and universalizing the Idea provisionally materialized in these localized
insurrectional events; mobilizing a wide range of new political subjects who
are not afraid to imagine a different commons; demanding the impossible;
Insurgent Urbanity and the Political City
staging the new and confronting the violence that will inevitably intensify
as those who insist on maintaining the present order realize that their days
might be numbered. The political successes of rebrand political movements
like Syriza in Greece and Podemos in Spain may point in this direction, as
do the unexpected victories of new political movements in Barcelona and
Madrid. While staging equality in public squares and commons space is a
vital moment, the process of transformation requires the slow but unstoppa-
ble production of new forms of spatialization quilted around materializing
the claims of equality, freedom, and solidarity. This is the promise of the
return of the political embryonically manifested in insurgent urban practices.
1 Michel Foucault, Security, Territory, Population:
Lectures at the Collège de France 1977–1978 ( London:
Palgrave Macmillan, 2007 ), 43–44.
2 Henri Lefebvre, The Production of Space ( Oxford:
Blackwell, 1991 ), 59.
3 Manuel Castells, The City and the Grassroots:
A Cross-Cultural Theory of Urban Social Movements
( Berkeley: University of California Press, 1993 ).
4 Jacques Rancière, Disagreement: Politics and Philosophy
( Minneapolis: University of Minnesota Press, 1998 ).
5 Alain Badiou, The Rebirth of History: Times of Riots
and Uprisings ( London: Verso, 2012 ), 56.
6 Ibid.
7 See, accessed
22 July 2013.
8 World Economic Forum, Global Risks 2012 — Seventh
Edition ( Geneva: Risk Response Network, 2012 ).
9 Lefebvre, Production, 416.
10 Emblematically initiated by David Harvey, Social
Justice and the City ( London: E. Arnold, 1973 ), and Manuel
Castells, The Urban Question ( London: E. Arnold, 1977 ).
11 Alain Badiou, La Organisation Politique, 28, no. 2,
cited in Peter Hallward, Badiou A Subject to Truth
( Minneapolis: University of Minnesota Press, 2003 ).
12 Etienne Balibar, La Proposition de l’Égaliberté
( Paris: Presses Universitaires de France, 2010 ).
13 Rancière, Disagreement, 99–100.
14 Jacques Rancière, “Politics and Aesthetics:
An Interview,” Angelaki 8 ( 2003 ): 201.
15 Jacques Rancière, “Ten Theses on Politics,”
Theory & Event 5 ( 2001 ).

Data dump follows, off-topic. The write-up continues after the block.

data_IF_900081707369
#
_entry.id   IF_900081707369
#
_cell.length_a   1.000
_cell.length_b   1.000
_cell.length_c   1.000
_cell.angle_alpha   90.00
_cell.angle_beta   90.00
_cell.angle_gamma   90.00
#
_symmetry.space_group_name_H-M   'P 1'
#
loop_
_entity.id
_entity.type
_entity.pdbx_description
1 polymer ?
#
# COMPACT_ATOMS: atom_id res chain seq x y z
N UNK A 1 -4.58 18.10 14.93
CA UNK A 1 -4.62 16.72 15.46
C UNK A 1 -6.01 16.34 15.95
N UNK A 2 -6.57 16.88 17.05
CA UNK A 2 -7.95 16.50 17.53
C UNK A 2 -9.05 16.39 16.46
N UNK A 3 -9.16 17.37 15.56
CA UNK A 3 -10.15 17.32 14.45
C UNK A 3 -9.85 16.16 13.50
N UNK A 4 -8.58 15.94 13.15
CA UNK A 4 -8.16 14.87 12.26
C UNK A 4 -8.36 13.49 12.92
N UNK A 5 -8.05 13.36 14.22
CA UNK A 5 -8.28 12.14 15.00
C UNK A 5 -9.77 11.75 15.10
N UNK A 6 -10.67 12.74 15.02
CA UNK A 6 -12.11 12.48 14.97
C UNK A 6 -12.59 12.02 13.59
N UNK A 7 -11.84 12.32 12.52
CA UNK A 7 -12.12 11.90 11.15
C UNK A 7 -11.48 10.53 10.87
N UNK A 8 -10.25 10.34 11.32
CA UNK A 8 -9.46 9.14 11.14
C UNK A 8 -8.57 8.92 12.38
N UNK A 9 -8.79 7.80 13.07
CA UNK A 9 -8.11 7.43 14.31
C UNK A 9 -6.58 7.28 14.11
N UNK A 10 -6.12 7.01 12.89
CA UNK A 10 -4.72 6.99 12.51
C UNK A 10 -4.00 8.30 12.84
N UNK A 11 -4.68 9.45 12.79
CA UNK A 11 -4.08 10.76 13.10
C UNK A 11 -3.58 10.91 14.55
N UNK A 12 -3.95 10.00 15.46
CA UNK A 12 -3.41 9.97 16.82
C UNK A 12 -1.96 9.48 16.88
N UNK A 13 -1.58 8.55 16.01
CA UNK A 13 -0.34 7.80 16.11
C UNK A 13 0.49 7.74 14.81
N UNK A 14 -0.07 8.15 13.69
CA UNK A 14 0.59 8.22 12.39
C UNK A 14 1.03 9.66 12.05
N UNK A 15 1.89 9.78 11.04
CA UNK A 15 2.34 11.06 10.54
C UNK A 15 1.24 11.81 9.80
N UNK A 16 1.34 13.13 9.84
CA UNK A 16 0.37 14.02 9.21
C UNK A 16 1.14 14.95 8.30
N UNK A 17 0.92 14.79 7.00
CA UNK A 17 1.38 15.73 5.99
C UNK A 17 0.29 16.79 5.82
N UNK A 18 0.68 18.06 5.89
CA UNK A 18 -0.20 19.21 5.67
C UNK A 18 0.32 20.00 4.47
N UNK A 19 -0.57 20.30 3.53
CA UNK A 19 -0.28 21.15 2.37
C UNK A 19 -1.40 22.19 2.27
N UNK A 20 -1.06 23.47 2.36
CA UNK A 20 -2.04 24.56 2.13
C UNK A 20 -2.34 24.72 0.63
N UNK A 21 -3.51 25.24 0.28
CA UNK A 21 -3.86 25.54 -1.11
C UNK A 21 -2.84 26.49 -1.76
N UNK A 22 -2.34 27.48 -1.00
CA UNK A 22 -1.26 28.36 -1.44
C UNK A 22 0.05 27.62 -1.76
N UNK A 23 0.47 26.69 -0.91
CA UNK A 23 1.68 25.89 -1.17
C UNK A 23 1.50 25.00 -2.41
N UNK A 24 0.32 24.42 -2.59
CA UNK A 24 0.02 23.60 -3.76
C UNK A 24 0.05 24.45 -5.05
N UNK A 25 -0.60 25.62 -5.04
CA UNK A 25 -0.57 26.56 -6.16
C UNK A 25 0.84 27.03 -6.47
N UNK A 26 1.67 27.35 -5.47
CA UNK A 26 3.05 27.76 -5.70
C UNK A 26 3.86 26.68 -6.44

16 For a more in-depth discussion of the processes of
post-politicization and post-democratization, see Erik
Swyngedouw, “The Antinomies of the Post-Political City:
In Search of a Democratic Politics of Environmental
Production,” International Journal of Urban and Regional
Research 33 ( 2009 ): 601–620; Erik Swyngedouw,
“Interrogating Post-Democracy: Reclaiming Egalitarian
Political Spaces,” Political Geography 30 ( 2011 ): 370–380.
17 Michael Hardt and Antonio Negri, Multitude ( London:
Penguin Books, 2004 ).
18 John Holloway, Change the World without Taking
Power: The Meaning of Revolution Today ( London:
Pluto, 2002 ).
19 Simon Critchley, Infinitely Demanding: Ethics
of Commitment, Politics of Resistance ( London: Verso,
2007 ).
20 Jodi Dean, Žižek’s Politics ( New York: Routledge,
2006 ).
21 See Alain Badiou, The Century ( Cambridge, UK:
Polity Press, 2007 ).
22 For further details, see Badiou, Rebirth.
23 Slavoj Žižek, The Ticklish Subject: The Absent Centre
of Political Ontology ( London: Verso, 1999 ), 208.
... In events like these, the openness of cities and the question of how one wants to live in the city become concrete, social, spatial, organizational matters. A more just, more open city becomes a momentary possibility, in events that one can remain true to from there on (Badiou 2012b;Swyngedouw 2017). Our claim is not, of course, that people in Munich are or were particularly "good" under some universal or particular ethical standards. ...
... Social and behavioral science and political theory of various types would obviously encourage us to be skeptical here. In that context, the ways in which (and the extent to which) urban political movement activism also shares in "ethicized" rhetoric and forms of contention become particularly relevant for a diagnostics of the present (see the chapters by Bikbov, Reznikova, Susser, and Florea/Gagyi/Jacobsson in this volume; also Dean 2014 andSwyngedouw 2017). ...
... Although automobile motorization and traffic engineering have severely weakened the significance of the street as a "quintessential social public space" [1], the possibility of accommodating diverse social practices in addition to movement-including informal or illegal ones [10][11][12]-is nonetheless immanent to every type of urban connection. ...
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The subject of the paper is the street, seen as a structuring and emblematic element of urban settlement. The topic is addressed from the lens of regenerative design, whose underlying whole-system, multi-scalar, and dynamic approach can find urban connections to be a fruitful field of experimentation from the perspective of the post-automobile city. The first part of the paper traces the stages of the transport mechanization process and related impacts on urban patterns, emphasizing the voices critical of reducing streets to mere traffic channels that have accompanied it until the sustainability discourse led to a general rethinking of how mobility should be planned in cities. The second part of the paper reviews alternative urban visions to the still prevailing car-oriented model, which re-actualize the idea of the street as a multifunctional space, providing social and environmental ‘returns’ in addition to its role as a transport infrastructure. The notion of the street as a ‘space of potential’ is then developed through an inductive classification of regenerative actions at different scales, both material and immaterial, as well as permanent and temporary, thus providing a unifying conceptual framework for further research and practical applications in the fields of urban design and sustainable mobility.